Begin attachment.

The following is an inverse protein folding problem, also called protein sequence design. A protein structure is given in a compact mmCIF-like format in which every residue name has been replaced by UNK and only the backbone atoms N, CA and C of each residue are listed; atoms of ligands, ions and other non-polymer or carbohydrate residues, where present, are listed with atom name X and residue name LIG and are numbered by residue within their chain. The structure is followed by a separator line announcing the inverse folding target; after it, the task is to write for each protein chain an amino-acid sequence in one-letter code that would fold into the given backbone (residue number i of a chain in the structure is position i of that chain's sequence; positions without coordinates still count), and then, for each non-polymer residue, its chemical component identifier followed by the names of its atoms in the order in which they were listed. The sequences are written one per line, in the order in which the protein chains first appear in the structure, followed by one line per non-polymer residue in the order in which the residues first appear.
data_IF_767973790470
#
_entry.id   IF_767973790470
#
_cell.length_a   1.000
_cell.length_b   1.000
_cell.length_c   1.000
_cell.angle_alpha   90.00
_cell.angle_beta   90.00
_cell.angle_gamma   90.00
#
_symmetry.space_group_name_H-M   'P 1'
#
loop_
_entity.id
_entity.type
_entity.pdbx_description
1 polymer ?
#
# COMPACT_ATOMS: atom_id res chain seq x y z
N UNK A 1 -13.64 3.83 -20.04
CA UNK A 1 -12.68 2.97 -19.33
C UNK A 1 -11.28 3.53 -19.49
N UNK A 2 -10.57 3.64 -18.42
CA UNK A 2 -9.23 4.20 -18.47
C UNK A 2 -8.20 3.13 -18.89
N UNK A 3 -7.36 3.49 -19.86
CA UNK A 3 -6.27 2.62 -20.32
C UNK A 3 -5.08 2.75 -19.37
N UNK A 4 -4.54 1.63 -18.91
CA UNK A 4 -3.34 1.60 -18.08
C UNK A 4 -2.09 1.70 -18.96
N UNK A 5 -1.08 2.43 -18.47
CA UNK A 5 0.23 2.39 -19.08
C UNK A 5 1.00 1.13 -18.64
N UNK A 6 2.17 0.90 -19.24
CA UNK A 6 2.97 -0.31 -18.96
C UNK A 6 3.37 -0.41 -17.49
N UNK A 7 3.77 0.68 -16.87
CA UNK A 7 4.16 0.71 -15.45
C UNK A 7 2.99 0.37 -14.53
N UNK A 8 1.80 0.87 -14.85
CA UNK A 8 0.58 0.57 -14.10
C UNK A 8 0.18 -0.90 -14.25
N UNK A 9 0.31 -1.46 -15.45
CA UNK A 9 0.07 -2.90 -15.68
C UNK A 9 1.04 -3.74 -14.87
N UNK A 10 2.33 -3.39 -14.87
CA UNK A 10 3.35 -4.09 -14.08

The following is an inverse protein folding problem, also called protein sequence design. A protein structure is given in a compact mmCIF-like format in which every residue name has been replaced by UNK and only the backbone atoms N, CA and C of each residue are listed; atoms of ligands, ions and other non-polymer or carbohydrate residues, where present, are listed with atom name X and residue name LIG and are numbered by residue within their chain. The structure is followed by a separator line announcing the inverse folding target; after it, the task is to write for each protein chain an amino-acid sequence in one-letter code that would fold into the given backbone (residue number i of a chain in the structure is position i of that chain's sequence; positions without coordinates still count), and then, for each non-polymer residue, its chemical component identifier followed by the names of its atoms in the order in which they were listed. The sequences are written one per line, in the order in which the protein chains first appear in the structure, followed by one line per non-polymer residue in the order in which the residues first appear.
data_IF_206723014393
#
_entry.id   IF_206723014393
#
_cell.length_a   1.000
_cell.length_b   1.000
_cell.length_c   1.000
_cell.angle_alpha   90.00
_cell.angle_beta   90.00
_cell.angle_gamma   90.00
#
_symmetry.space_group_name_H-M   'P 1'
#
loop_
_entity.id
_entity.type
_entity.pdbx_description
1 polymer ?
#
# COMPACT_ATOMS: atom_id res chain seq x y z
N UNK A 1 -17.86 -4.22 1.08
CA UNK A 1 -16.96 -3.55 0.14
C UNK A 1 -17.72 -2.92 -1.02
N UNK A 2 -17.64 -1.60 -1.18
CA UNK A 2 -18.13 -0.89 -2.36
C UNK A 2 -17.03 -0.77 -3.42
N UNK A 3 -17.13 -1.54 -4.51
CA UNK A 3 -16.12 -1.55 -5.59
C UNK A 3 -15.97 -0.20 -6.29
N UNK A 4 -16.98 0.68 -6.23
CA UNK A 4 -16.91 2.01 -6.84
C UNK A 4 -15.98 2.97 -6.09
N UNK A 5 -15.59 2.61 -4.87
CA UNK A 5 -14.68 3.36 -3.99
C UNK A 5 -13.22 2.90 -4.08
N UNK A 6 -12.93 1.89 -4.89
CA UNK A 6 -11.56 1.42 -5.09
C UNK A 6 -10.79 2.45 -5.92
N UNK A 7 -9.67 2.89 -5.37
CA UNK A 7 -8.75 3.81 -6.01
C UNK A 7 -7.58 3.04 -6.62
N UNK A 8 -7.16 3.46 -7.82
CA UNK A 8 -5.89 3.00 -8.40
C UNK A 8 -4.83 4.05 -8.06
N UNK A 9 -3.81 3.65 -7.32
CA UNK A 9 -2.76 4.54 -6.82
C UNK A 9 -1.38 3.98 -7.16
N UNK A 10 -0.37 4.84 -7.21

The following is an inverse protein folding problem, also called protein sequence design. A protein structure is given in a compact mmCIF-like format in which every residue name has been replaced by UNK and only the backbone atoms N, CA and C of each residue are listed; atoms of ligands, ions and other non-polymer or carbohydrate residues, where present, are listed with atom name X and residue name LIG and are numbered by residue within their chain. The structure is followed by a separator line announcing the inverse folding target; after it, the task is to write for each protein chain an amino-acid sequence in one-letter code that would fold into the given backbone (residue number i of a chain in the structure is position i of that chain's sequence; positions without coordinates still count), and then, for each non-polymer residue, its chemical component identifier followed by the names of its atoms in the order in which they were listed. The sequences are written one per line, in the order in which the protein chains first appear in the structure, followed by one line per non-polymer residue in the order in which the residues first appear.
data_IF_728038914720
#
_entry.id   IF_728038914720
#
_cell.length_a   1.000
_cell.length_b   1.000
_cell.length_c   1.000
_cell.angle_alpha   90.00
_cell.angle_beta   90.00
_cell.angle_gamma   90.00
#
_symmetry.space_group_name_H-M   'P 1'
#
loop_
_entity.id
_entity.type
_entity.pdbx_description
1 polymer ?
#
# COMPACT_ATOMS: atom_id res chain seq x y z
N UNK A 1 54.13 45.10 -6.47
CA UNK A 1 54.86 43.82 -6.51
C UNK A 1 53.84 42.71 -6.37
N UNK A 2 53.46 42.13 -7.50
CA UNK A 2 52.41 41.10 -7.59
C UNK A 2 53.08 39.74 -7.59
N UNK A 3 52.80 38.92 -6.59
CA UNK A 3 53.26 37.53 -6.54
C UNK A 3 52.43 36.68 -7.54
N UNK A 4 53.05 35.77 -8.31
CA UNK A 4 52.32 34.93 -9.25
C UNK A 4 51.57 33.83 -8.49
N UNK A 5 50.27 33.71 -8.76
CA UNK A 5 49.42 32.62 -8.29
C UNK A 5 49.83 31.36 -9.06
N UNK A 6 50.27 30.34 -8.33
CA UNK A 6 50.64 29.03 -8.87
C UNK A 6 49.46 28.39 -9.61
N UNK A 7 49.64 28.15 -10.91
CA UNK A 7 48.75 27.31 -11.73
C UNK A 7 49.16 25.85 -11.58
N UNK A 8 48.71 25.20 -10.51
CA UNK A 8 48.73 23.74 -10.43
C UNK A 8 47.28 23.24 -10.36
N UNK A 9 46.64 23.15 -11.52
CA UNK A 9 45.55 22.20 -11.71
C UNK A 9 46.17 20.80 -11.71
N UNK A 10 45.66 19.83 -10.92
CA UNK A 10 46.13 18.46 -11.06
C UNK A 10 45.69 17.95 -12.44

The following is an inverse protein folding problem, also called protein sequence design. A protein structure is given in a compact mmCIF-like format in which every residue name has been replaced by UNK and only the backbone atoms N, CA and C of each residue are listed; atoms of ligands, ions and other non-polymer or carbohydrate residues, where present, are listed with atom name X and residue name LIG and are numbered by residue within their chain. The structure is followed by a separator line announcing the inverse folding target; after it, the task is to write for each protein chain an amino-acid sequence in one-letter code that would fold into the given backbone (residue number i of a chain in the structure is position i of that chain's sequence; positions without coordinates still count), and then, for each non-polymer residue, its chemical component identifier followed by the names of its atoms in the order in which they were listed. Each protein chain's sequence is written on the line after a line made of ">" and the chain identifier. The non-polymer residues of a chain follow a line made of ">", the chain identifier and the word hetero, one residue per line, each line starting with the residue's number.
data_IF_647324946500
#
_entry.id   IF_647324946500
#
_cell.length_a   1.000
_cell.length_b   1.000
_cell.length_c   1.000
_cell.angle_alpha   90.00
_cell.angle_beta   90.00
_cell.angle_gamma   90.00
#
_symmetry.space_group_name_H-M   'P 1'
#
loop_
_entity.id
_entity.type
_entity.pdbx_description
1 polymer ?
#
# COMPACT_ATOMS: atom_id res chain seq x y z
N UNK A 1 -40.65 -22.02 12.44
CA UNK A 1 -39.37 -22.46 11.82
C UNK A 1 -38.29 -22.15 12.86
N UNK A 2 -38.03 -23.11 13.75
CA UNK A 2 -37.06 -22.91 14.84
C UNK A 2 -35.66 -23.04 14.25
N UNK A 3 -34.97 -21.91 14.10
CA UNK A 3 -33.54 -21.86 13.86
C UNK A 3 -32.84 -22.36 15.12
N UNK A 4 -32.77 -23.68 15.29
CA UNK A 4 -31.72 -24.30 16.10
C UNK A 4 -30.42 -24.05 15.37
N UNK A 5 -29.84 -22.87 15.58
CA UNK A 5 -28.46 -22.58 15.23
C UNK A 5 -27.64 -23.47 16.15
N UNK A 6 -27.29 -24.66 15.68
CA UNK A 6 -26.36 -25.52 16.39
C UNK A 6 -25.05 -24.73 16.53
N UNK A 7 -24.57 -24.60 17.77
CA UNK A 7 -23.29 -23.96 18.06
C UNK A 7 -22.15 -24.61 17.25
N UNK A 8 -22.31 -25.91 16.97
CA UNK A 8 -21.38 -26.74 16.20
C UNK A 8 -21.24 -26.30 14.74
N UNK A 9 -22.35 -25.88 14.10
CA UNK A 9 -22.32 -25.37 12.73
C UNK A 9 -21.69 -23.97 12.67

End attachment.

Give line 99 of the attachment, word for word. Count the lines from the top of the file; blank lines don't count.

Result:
N UNK A 10 -0.37 4.84 -7.21